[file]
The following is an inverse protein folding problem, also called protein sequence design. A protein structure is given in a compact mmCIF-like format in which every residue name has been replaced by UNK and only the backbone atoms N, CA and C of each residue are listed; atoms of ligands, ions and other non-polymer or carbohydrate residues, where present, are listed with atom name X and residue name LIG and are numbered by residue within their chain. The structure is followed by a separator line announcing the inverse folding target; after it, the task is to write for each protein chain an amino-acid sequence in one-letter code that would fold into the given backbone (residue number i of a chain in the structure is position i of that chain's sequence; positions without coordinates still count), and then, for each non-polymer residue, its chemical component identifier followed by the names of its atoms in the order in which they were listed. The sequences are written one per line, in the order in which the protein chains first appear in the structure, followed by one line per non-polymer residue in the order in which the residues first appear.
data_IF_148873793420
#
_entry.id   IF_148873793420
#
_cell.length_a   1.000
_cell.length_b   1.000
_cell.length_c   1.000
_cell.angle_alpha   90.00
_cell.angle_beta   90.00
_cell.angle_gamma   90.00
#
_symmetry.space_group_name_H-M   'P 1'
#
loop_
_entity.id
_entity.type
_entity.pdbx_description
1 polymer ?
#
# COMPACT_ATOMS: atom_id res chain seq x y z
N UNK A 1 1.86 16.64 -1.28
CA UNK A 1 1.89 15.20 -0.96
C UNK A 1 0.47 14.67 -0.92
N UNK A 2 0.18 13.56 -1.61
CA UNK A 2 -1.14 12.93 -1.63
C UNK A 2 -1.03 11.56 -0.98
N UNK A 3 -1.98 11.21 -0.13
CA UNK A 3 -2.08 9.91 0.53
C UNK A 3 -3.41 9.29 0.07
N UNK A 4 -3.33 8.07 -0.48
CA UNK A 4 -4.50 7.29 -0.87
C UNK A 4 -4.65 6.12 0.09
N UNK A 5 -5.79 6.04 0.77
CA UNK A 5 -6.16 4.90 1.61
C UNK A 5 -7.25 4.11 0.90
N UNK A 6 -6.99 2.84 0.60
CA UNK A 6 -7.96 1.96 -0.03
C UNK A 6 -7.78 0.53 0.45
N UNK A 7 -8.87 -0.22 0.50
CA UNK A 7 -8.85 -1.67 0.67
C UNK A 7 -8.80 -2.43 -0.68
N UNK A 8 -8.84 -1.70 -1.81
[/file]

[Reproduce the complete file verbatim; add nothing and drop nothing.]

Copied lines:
The following is an inverse protein folding problem, also called protein sequence design. A protein structure is given in a compact mmCIF-like format in which every residue name has been replaced by UNK and only the backbone atoms N, CA and C of each residue are listed; atoms of ligands, ions and other non-polymer or carbohydrate residues, where present, are listed with atom name X and residue name LIG and are numbered by residue within their chain. The structure is followed by a separator line announcing the inverse folding target; after it, the task is to write for each protein chain an amino-acid sequence in one-letter code that would fold into the given backbone (residue number i of a chain in the structure is position i of that chain's sequence; positions without coordinates still count), and then, for each non-polymer residue, its chemical component identifier followed by the names of its atoms in the order in which they were listed. The sequences are written one per line, in the order in which the protein chains first appear in the structure, followed by one line per non-polymer residue in the order in which the residues first appear.
data_IF_148873793420
#
_entry.id   IF_148873793420
#
_cell.length_a   1.000
_cell.length_b   1.000
_cell.length_c   1.000
_cell.angle_alpha   90.00
_cell.angle_beta   90.00
_cell.angle_gamma   90.00
#
_symmetry.space_group_name_H-M   'P 1'
#
loop_
_entity.id
_entity.type
_entity.pdbx_description
1 polymer ?
#
# COMPACT_ATOMS: atom_id res chain seq x y z
N UNK A 1 1.86 16.64 -1.28
CA UNK A 1 1.89 15.20 -0.96
C UNK A 1 0.47 14.67 -0.92
N UNK A 2 0.18 13.56 -1.61
CA UNK A 2 -1.14 12.93 -1.63
C UNK A 2 -1.03 11.56 -0.98
N UNK A 3 -1.98 11.21 -0.13
CA UNK A 3 -2.08 9.91 0.53
C UNK A 3 -3.41 9.29 0.07
N UNK A 4 -3.33 8.07 -0.48
CA UNK A 4 -4.50 7.29 -0.87
C UNK A 4 -4.65 6.12 0.09
N UNK A 5 -5.79 6.04 0.77
CA UNK A 5 -6.16 4.90 1.61
C UNK A 5 -7.25 4.11 0.90
N UNK A 6 -6.99 2.84 0.60
CA UNK A 6 -7.96 1.96 -0.03
C UNK A 6 -7.78 0.53 0.45
N UNK A 7 -8.87 -0.22 0.50
CA UNK A 7 -8.85 -1.67 0.67
C UNK A 7 -8.80 -2.43 -0.68
N UNK A 8 -8.84 -1.70 -1.81